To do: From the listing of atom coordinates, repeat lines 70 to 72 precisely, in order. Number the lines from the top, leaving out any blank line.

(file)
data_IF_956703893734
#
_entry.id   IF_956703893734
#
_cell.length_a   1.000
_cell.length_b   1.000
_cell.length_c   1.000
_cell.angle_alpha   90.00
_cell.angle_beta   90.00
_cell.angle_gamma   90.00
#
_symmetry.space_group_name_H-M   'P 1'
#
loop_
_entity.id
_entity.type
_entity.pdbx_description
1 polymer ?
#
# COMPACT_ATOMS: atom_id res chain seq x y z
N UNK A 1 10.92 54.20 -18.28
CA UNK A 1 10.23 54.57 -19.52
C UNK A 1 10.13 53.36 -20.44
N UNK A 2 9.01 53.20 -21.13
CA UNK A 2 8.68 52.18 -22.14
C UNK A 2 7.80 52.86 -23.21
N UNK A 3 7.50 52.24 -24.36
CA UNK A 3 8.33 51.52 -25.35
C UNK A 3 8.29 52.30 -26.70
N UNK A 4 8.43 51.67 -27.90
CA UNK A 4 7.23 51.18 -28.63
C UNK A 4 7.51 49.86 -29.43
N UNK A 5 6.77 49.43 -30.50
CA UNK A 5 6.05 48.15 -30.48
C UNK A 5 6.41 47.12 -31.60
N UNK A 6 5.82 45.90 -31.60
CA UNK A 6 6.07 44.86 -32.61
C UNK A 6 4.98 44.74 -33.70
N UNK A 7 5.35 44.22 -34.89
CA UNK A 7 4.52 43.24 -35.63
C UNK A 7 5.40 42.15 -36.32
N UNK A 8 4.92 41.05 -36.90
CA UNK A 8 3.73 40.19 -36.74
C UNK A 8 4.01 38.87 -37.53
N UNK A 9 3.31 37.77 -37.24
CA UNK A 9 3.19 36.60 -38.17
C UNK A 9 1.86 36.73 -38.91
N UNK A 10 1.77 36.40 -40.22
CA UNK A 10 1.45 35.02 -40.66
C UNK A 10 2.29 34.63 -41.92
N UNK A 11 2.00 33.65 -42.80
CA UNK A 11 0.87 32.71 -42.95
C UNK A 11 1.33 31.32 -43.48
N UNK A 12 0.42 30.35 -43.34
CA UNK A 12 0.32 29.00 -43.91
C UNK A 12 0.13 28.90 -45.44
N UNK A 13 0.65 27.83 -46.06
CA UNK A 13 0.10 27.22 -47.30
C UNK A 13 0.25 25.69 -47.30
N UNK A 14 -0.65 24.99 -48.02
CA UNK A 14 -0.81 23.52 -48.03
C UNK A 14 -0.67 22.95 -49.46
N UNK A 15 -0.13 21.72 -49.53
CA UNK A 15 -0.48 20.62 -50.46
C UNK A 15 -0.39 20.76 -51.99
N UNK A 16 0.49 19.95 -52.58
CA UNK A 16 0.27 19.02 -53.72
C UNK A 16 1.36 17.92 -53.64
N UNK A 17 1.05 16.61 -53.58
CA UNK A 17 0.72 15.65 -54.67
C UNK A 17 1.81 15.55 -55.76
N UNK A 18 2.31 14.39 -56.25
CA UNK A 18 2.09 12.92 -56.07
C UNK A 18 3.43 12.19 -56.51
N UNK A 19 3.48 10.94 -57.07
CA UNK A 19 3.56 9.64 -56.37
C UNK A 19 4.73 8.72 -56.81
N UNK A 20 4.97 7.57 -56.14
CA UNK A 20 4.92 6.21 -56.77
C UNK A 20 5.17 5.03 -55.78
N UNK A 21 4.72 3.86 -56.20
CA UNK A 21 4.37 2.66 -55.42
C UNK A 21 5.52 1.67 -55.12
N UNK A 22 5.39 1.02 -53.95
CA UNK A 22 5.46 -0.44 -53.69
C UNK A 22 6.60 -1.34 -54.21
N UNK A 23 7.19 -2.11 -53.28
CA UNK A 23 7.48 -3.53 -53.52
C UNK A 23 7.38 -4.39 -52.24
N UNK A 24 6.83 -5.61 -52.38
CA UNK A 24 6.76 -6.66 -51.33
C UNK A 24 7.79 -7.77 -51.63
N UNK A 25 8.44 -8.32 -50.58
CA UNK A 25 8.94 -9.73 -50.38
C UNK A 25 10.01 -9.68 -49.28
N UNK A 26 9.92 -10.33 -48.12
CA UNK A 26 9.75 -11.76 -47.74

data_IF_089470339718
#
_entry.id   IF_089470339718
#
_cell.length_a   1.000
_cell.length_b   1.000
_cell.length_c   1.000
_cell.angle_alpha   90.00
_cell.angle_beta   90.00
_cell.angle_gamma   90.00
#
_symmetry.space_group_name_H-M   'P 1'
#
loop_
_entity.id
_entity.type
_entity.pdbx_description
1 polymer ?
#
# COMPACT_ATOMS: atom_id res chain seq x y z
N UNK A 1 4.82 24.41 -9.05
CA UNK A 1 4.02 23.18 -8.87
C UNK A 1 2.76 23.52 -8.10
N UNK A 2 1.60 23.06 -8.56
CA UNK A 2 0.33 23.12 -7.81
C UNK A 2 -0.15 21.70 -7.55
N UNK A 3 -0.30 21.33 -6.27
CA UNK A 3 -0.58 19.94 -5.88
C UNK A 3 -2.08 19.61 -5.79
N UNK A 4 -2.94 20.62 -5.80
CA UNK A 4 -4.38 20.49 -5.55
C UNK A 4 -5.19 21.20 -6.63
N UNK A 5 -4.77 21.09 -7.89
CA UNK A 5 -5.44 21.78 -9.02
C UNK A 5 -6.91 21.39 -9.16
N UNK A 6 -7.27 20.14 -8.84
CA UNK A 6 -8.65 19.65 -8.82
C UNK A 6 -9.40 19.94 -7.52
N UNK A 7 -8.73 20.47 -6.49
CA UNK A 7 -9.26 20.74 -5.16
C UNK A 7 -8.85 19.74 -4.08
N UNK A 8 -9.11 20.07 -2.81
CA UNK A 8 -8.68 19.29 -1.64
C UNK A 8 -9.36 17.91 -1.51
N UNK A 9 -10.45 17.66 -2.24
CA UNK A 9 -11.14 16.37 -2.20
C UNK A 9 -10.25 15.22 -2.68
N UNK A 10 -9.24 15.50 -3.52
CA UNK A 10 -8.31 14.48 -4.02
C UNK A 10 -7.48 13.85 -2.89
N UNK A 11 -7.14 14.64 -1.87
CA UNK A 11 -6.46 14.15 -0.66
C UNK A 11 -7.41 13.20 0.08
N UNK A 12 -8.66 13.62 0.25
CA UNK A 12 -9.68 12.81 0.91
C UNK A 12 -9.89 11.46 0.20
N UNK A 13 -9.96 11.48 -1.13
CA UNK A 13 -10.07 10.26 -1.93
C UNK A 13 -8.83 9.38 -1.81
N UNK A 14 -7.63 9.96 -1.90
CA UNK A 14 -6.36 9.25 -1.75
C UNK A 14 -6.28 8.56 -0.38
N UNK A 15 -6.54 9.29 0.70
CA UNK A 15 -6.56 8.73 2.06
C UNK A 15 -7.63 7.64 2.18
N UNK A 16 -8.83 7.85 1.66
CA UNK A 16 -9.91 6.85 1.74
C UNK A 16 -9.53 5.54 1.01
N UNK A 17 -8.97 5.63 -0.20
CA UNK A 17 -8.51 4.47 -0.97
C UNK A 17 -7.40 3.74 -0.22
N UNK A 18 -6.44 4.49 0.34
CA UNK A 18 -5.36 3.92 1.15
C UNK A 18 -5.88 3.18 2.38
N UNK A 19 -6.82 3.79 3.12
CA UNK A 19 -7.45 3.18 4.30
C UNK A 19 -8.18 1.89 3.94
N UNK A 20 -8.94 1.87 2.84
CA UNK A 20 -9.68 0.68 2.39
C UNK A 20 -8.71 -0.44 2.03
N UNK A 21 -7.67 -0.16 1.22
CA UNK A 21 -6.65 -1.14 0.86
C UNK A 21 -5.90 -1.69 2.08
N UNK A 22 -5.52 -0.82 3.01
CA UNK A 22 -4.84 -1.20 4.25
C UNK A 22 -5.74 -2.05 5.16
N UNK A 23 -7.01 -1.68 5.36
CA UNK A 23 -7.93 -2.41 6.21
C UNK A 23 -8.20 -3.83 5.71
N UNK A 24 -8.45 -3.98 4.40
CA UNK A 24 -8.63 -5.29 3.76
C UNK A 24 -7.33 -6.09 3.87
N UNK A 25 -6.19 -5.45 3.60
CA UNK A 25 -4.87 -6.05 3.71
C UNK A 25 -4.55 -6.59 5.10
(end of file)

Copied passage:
CA UNK A 17 0.72 15.65 -54.67
C UNK A 17 1.81 15.55 -55.76
N UNK A 18 2.31 14.39 -56.25